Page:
The clickable sections are auto-generated by the use of H2 tags (subheadings) within the post, and also H3 or even H4 etc. if further “nesting” is desired. H3's will be nested within H2's, like subheadings of subheadings — and there can be multiple H3s nested within an H2. Within this post, the yellow subheadings in all caps are H2's and the black subheadings are H3's.
In the Gutenberg editor, you can create H2 and H3 subtitles by choosing the Heading block, and selecting H2 or H3.
Note that the table of contents for this post is nested with H2 and H3 tags. However, I generally only display the H2 tags, because as you can see, the list can quickly become massive.
Benefits of Using a Table of Contents Plugin for WordPress
You may be wondering why having a table of contents in your posts is worth the bother. It's not a necessity like security — it's really optional. However, there are definitely some tangible benefits that I can see to having a clickable table of contents in your posts, and using a plugin to create it:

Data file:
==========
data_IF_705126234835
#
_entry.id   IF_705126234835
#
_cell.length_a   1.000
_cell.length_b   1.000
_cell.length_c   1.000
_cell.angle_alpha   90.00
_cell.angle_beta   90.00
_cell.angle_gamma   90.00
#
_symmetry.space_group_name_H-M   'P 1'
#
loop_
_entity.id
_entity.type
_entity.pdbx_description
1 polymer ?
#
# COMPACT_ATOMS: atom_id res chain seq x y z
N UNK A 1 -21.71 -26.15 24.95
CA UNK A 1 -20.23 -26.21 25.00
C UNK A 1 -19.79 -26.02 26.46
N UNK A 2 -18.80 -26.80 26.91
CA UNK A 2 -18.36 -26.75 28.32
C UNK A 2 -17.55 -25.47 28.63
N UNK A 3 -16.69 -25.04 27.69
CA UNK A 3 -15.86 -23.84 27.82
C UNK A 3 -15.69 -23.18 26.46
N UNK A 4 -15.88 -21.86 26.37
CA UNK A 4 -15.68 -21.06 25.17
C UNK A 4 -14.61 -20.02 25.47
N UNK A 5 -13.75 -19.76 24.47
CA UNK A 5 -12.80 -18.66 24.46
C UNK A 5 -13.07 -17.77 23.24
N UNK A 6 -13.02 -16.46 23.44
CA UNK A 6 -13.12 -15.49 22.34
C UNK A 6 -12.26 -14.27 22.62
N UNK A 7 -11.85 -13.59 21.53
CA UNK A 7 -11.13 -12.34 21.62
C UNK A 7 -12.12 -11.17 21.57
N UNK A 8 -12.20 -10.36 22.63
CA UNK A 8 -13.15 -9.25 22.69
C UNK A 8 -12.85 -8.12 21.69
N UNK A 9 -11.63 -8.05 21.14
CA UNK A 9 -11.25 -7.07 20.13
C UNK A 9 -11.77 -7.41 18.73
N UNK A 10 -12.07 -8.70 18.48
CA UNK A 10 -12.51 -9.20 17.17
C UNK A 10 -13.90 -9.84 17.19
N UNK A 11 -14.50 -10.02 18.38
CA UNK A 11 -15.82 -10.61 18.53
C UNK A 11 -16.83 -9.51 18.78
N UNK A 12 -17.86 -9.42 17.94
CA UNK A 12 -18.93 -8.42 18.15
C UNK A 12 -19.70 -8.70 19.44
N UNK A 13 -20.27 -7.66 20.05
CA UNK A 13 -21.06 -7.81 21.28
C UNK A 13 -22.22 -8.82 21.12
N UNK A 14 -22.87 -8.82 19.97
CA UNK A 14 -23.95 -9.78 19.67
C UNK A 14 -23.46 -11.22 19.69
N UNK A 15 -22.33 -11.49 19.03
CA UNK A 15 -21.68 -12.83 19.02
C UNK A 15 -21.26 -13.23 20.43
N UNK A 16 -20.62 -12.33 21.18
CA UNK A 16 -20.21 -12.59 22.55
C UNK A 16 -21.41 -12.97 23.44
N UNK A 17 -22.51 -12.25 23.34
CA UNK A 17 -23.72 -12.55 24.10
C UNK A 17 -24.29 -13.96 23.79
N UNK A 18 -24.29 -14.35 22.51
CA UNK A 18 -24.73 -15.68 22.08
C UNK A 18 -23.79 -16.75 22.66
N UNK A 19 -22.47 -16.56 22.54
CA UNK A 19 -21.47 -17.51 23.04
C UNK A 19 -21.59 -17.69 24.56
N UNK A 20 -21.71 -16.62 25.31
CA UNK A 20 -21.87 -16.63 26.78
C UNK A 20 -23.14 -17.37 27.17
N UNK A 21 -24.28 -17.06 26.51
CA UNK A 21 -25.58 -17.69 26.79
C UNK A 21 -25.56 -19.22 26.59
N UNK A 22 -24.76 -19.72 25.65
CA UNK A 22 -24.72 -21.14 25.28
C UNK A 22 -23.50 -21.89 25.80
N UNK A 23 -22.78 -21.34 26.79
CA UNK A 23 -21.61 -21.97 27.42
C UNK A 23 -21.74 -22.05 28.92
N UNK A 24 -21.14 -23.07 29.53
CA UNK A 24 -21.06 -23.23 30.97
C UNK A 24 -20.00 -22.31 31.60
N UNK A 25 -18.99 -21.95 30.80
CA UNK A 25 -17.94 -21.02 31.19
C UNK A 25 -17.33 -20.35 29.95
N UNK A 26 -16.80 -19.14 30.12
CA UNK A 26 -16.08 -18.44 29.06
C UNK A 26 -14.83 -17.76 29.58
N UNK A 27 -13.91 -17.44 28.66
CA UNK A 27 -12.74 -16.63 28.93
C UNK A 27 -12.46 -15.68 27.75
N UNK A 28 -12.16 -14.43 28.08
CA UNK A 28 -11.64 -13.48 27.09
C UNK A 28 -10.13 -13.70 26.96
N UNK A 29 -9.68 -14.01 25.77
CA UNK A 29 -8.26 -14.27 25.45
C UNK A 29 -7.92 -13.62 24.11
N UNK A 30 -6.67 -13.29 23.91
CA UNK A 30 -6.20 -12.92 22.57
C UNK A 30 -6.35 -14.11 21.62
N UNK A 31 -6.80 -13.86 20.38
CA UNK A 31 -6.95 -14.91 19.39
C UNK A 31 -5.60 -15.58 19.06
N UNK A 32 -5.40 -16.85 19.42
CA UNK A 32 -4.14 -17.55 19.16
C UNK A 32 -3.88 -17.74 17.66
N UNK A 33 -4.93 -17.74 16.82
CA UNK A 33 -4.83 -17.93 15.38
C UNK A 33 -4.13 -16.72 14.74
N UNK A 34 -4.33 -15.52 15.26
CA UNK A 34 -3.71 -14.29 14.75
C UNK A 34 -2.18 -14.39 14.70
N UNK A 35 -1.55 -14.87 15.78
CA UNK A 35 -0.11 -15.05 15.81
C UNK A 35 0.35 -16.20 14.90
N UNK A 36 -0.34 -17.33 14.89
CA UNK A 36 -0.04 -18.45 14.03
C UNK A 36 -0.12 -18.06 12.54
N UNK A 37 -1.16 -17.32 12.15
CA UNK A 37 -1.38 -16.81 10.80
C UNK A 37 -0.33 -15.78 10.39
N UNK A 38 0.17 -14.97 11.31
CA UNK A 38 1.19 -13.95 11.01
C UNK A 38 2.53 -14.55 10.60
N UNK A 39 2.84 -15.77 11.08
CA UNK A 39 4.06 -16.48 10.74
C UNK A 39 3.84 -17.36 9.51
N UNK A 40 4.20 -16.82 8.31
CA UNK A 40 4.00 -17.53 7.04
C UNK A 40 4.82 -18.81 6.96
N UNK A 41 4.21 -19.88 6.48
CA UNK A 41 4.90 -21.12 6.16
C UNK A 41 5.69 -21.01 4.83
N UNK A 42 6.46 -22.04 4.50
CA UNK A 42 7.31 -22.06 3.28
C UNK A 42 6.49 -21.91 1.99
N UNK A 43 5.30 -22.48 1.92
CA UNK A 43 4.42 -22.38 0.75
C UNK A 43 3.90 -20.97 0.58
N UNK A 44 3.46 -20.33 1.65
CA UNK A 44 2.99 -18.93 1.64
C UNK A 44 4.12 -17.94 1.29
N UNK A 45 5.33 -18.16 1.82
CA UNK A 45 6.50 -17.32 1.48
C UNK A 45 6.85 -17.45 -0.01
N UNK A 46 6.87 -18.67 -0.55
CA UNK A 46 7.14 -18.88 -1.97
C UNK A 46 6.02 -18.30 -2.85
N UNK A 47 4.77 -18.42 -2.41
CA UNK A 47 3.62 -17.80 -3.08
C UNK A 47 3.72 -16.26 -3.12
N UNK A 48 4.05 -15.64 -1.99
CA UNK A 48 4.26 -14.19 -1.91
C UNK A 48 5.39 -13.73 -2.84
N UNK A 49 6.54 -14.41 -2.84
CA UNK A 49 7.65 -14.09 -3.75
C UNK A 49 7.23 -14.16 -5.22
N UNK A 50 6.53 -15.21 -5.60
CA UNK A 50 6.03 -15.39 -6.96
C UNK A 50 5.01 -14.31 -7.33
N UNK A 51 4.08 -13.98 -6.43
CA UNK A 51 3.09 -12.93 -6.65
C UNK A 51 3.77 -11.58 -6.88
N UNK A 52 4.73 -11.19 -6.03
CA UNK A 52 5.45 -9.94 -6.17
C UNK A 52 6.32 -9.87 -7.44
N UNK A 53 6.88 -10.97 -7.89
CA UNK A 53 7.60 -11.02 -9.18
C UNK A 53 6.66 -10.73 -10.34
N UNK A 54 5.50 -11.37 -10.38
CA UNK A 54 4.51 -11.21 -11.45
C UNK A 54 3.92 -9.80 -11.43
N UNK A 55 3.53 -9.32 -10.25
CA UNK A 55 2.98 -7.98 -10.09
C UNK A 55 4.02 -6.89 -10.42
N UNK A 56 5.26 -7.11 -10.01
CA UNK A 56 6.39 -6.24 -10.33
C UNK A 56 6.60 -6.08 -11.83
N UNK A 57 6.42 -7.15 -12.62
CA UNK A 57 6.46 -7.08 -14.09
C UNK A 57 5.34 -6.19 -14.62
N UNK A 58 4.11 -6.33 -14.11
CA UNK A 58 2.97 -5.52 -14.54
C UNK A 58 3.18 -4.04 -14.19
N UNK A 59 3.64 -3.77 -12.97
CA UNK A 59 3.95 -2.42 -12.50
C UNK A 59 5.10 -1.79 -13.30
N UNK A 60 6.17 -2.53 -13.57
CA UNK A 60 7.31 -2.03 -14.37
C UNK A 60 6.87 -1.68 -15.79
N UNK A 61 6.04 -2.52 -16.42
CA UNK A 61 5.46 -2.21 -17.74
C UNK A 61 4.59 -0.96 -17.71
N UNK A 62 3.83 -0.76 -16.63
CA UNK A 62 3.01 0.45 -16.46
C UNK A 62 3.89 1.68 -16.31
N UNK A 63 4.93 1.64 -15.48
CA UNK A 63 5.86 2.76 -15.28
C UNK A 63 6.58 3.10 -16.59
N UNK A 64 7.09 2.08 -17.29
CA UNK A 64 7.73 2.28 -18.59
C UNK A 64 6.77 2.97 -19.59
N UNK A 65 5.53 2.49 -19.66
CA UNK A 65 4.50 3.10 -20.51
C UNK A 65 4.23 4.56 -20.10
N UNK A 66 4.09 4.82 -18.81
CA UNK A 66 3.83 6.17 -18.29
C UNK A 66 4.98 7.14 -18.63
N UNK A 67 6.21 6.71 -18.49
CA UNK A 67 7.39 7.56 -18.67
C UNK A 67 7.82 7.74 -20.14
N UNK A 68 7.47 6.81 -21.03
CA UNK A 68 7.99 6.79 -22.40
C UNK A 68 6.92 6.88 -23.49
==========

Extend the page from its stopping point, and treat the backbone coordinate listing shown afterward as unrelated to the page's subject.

Convenience for Your Readers
I personally always think it's nice when there is a clickable TOC in someone's posts – firstly because it gives me a quick visual overview of what I'll find in the post (so I don't have to waste my time if it's not what I'm looking for) and it allows me to jump right to what I'm looking for if in a hurry.
On the flip side, I often see TOC's that are well, ugly . . . and/or there are too many links and they're are all inline instead of nested, which makes it difficult to scan. I find these to be more distracting than helpful.
With a plugin like LuckyWP, you can set default styling and formatting rules for all of your posts. You can also adjust on a post-by-post basis, like how I set this post to show H3 headings, but my default is set to only show H2.
Improve Bounce Rate